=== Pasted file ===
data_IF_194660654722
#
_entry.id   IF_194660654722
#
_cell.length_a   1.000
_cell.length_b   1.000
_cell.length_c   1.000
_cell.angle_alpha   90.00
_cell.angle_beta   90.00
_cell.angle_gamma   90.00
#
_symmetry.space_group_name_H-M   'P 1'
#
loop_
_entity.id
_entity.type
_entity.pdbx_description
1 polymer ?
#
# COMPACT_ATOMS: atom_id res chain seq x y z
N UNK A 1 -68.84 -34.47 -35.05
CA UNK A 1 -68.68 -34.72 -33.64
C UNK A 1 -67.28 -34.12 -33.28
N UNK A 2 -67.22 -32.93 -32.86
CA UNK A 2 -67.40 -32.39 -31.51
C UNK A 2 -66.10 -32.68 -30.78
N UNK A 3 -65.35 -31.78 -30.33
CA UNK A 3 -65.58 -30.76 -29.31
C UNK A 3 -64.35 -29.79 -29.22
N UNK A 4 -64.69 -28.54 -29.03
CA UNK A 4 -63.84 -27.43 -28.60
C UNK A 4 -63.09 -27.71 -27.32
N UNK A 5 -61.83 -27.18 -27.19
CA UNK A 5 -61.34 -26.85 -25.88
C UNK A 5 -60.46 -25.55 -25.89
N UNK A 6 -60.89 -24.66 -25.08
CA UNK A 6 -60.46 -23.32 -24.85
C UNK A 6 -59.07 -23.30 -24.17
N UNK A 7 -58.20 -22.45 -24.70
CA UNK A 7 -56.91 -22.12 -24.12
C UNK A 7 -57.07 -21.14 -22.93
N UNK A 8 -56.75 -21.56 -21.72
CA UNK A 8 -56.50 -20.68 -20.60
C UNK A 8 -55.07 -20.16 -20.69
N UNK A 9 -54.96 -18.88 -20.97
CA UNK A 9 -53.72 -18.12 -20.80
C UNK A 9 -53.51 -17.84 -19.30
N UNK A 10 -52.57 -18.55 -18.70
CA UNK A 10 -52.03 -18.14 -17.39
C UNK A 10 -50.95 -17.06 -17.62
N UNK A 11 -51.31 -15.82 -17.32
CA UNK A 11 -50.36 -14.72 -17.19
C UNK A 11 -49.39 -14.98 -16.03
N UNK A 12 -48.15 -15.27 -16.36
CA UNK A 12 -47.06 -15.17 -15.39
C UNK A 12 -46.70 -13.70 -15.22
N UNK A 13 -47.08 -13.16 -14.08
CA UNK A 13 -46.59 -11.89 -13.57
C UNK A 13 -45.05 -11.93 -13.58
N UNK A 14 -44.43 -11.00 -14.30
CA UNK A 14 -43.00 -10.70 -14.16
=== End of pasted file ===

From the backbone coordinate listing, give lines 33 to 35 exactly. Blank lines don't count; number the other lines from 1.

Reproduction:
N UNK A 5 -61.83 -27.18 -27.19
CA UNK A 5 -61.34 -26.85 -25.88
C UNK A 5 -60.46 -25.55 -25.89